How to eat them: Red onions are higher in quercetin than brown onions, although both are good sources. You can eat them raw (think salads and sandwiches) or fried (think stir-fries and curries) although boiling reduces the quercetin content.


You’ve been trained to spurn butter in favour of olive oil for so long that you’ve completely forgotten that there are other heart-healthy vegetable oils (like canola) out there. Fun fact; the name canola was out there. Fun fact: the name canola was derived from “Canadian oil, low acid” back in 1978. But don’t let that put our shelves grown and pressed from canola plants right here in India.

Why it’s healthy Like olive oil, canola oil is low in naughty saturated fats and high in heart-healthy unsaturated fats. It is also loaded with omega-3 fatty acids, known for their cancer-fighting, immunity-boosting cardiac-supporting properties. When added to any meal, canola oil will also help you feel full for longer. “Research shows that eating a small amount of unsaturated fat- in the form of a canola oil salad dressing, for example – can increase the satiety hormone cholecystokinin, which helps you feel fuller for longer,” explains Pentz-Kluyts. Canola oil has the highest smoke point and so it is also and ideal choice for deep frying because it can be heated to a higher temperature (smoke point -232 °C). This results in lower oil retention in the fried foods,” adds Dr Chaudhury.

How to eat it: Just enjoy, but be conscious of how much you use. No matter which way you shake it up, canola oil – like olive oil and any other vegetable oil you can think of – is 100 percent pure fat, containing more than double the kilojoules found in carbs and proteins. A good rule of thumb: limit the number of kilojoules from unsaturated fats to no more than 20 percent of the total kilojoules in any meal. “That will give you about two or three teaspoon of oil in a 2,500kJ meal, such as a light lunch for the average guy,” says Pentz-Kluyts.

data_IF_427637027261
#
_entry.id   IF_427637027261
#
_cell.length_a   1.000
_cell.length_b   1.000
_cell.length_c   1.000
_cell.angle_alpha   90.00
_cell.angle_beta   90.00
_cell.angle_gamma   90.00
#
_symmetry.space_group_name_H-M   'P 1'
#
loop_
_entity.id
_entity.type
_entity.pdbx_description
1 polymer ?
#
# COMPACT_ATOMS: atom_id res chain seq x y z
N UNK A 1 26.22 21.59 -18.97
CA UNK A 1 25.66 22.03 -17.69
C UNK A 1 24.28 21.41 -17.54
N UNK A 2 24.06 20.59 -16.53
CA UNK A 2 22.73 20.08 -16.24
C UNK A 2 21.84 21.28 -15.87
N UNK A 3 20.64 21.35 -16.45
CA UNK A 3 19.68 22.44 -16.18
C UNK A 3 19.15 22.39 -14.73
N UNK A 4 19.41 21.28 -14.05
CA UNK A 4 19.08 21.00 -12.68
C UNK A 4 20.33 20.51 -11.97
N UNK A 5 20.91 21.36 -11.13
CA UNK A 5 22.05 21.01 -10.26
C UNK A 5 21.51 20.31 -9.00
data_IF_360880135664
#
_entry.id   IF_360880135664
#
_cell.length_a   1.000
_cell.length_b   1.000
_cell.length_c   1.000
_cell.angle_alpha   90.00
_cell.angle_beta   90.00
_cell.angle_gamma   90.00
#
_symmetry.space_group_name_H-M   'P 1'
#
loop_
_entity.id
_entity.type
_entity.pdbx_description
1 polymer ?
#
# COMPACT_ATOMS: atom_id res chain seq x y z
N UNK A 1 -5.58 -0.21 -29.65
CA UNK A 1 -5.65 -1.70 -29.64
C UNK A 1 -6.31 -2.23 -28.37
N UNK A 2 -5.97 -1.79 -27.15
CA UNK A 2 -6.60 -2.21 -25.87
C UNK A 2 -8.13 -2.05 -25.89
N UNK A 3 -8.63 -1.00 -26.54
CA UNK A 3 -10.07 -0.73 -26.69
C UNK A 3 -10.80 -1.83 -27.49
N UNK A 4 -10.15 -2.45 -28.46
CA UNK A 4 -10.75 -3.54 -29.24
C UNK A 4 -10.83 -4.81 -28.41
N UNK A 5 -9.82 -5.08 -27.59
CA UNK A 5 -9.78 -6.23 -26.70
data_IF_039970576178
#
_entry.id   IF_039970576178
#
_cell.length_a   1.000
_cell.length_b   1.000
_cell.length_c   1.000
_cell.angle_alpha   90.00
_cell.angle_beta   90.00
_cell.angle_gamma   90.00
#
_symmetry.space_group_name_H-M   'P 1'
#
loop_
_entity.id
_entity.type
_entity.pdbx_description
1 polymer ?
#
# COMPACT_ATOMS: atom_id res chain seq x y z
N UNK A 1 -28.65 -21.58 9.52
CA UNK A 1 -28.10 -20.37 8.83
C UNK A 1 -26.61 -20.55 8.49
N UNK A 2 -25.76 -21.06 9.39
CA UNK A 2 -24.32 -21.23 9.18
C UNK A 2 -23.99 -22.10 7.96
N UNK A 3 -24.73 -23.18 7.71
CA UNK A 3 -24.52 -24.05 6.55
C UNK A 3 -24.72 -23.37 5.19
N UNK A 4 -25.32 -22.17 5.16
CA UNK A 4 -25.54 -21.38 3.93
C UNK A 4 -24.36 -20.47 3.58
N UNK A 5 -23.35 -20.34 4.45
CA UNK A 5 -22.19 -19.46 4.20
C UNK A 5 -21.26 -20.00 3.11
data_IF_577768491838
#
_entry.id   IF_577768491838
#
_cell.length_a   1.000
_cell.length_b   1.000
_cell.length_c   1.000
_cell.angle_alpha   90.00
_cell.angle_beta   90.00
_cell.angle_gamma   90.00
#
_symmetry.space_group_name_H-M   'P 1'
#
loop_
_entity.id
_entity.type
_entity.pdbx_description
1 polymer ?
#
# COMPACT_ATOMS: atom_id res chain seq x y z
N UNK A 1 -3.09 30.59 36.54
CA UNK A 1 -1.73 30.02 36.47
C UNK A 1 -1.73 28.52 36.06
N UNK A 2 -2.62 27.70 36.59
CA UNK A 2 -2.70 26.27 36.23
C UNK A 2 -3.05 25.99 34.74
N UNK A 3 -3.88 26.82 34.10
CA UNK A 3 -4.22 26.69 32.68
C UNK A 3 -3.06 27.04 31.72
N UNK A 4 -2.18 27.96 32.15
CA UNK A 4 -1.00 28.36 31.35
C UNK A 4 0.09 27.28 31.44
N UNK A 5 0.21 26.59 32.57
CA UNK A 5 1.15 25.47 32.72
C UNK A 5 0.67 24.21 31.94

Perhaps these mollusks are considered guilty by association, since they often appear in decadent restaurant meals that are overloaded with kilojoules. But then again, so does asparagus.
Why they’re healthy: Scallops are more than 80 percent protein. “One 85gm serving gives you 20gm of protein for just 400kJ of energy, “ says Pentz-Kluyts. They’re also a good source of both magnesium and potassium. Clams and oysters provide similar benefits.
How to eat them: Searing is a fast and easy way to prepare scallops. Buy fresh, dry-packed scallops (not the “wet-packed” kind).
Just by looking at them, it’s no surprise that these hearty legumes are good for you. But when was the last time you ate any?
Why they’re healthy: Boiled lentils have about 16gm of belly-filling fibre in every cup. Not only do they help lower cholesterol, they also help manage blood – sugar disorders since their high fibre content prevents blood sugar levels from rising rapidly after a meal, says Dr Chaudhury.
How to eat them Use lentils as a bed for chicken or fish – they make a great substitute for rice or pasta.

Leave a Comment

Your email address will not be published. Required fields are marked *


Enjoy this blog? Please spread the word :)